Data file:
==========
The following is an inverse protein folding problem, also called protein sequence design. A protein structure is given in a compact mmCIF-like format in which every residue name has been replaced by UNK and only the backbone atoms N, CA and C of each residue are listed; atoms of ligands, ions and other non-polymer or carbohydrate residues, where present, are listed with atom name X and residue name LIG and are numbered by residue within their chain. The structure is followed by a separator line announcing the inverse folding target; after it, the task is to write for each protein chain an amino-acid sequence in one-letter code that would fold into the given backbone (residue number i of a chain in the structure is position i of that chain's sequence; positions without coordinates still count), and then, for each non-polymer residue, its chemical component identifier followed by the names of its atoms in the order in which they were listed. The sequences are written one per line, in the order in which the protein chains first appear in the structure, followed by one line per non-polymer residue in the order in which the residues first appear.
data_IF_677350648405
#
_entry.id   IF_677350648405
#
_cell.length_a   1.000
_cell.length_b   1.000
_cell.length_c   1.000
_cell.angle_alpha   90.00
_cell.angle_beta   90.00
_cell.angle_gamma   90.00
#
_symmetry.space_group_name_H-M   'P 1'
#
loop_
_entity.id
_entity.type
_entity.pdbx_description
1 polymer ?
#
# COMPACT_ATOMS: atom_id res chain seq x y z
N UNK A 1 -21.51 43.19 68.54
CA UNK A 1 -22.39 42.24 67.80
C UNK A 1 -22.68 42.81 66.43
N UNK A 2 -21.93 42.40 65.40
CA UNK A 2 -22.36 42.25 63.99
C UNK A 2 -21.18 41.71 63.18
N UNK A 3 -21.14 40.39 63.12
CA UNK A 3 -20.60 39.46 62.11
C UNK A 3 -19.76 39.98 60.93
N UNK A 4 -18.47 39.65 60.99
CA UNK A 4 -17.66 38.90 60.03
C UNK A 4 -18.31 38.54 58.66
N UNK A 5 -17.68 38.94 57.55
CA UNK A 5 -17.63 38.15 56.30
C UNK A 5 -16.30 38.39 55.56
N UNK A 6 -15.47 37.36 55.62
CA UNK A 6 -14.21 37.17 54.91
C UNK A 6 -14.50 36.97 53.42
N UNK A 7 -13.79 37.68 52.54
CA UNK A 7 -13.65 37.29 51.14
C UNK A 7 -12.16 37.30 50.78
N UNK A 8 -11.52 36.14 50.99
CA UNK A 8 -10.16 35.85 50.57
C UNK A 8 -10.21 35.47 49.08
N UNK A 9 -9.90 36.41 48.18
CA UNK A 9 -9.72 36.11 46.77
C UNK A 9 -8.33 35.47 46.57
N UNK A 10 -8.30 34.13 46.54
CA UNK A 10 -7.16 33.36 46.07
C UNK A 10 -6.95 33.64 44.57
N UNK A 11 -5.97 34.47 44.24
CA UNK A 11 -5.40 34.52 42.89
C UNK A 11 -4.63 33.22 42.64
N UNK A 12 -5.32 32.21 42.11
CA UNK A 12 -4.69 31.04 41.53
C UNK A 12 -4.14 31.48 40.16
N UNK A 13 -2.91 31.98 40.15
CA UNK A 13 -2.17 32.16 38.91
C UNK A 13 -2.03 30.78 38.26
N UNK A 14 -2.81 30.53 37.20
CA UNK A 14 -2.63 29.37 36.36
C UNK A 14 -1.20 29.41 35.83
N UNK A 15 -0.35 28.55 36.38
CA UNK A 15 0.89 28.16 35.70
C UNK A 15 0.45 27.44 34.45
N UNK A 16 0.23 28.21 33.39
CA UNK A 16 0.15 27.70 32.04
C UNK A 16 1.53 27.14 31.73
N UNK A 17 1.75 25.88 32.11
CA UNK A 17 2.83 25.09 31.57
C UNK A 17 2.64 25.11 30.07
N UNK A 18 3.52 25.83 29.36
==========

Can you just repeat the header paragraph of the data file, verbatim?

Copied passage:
The following is an inverse protein folding problem, also called protein sequence design. A protein structure is given in a compact mmCIF-like format in which every residue name has been replaced by UNK and only the backbone atoms N, CA and C of each residue are listed; atoms of ligands, ions and other non-polymer or carbohydrate residues, where present, are listed with atom name X and residue name LIG and are numbered by residue within their chain. The structure is followed by a separator line announcing the inverse folding target; after it, the task is to write for each protein chain an amino-acid sequence in one-letter code that would fold into the given backbone (residue number i of a chain in the structure is position i of that chain's sequence; positions without coordinates still count), and then, for each non-polymer residue, its chemical component identifier followed by the names of its atoms in the order in which they were listed. The sequences are written one per line, in the order in which the protein chains first appear in the structure, followed by one line per non-polymer residue in the order in which the residues first appear.